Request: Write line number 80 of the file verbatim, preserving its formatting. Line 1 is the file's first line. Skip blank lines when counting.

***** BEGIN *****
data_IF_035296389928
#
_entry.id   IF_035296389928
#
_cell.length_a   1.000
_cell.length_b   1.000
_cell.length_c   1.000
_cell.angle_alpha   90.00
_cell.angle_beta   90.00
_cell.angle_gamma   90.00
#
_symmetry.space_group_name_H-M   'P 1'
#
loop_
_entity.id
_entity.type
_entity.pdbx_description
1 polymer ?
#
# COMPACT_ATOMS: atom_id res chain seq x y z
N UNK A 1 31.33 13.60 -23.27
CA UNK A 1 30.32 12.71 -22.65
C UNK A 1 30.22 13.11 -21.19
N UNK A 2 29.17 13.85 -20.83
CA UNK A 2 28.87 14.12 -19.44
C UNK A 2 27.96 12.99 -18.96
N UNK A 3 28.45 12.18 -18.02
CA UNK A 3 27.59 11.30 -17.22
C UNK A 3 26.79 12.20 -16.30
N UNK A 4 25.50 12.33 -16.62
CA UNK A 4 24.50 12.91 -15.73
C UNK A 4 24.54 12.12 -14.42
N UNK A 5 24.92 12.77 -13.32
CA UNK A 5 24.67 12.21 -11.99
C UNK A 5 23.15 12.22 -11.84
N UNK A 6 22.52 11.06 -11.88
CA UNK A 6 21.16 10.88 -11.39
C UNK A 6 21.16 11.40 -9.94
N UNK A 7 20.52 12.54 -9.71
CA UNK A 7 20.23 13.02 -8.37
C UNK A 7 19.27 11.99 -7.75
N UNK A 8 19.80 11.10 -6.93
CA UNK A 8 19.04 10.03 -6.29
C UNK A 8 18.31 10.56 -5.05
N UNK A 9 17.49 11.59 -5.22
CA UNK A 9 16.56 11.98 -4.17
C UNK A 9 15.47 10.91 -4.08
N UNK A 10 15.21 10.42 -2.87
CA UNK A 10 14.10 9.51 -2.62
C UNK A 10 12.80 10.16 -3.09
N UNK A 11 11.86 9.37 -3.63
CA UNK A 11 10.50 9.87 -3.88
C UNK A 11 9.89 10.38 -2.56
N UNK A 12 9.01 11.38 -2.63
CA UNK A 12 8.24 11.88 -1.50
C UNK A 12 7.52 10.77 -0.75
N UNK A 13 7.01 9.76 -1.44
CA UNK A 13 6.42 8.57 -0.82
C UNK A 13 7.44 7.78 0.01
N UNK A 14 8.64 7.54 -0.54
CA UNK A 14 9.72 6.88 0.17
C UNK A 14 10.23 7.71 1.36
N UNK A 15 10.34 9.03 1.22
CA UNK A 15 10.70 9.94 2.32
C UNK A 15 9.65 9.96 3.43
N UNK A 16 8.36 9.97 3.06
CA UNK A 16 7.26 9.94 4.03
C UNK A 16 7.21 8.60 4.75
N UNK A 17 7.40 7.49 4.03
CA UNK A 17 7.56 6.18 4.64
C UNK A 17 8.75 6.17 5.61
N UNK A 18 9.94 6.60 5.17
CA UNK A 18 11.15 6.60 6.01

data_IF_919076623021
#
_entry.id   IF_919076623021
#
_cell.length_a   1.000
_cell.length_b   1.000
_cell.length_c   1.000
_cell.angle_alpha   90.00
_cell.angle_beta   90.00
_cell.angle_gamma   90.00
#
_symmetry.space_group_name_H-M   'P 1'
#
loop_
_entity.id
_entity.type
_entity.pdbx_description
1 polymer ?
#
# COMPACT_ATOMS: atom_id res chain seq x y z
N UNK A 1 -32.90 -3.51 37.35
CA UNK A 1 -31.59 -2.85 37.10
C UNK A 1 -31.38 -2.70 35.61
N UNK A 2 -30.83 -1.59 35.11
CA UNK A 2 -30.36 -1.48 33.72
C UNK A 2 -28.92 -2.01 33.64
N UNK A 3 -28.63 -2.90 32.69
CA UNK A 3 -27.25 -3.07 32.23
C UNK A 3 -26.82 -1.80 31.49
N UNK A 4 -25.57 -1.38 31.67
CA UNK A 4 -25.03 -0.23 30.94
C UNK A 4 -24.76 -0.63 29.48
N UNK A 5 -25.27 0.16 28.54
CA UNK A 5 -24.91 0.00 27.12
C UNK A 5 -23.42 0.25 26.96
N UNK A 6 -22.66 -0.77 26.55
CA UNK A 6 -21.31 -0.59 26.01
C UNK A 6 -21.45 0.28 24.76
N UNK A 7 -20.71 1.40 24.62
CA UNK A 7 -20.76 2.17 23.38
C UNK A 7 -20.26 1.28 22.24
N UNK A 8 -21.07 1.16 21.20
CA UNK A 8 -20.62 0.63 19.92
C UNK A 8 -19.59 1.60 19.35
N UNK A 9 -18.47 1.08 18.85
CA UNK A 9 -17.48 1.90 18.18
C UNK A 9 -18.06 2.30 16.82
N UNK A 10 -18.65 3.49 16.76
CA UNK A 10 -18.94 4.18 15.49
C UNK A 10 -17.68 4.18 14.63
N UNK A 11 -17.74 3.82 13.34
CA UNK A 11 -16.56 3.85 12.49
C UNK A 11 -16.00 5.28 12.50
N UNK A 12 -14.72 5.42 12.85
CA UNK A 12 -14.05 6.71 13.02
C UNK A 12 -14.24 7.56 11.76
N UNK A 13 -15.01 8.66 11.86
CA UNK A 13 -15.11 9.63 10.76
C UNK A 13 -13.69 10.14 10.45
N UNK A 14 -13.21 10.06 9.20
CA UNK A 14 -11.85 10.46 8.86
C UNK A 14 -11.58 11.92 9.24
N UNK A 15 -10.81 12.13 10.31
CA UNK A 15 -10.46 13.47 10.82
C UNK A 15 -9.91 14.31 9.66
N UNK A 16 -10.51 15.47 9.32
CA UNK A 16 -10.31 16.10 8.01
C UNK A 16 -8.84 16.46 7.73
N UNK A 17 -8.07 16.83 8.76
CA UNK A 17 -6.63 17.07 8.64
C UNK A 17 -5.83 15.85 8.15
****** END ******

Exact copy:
_cell.length_c   1.000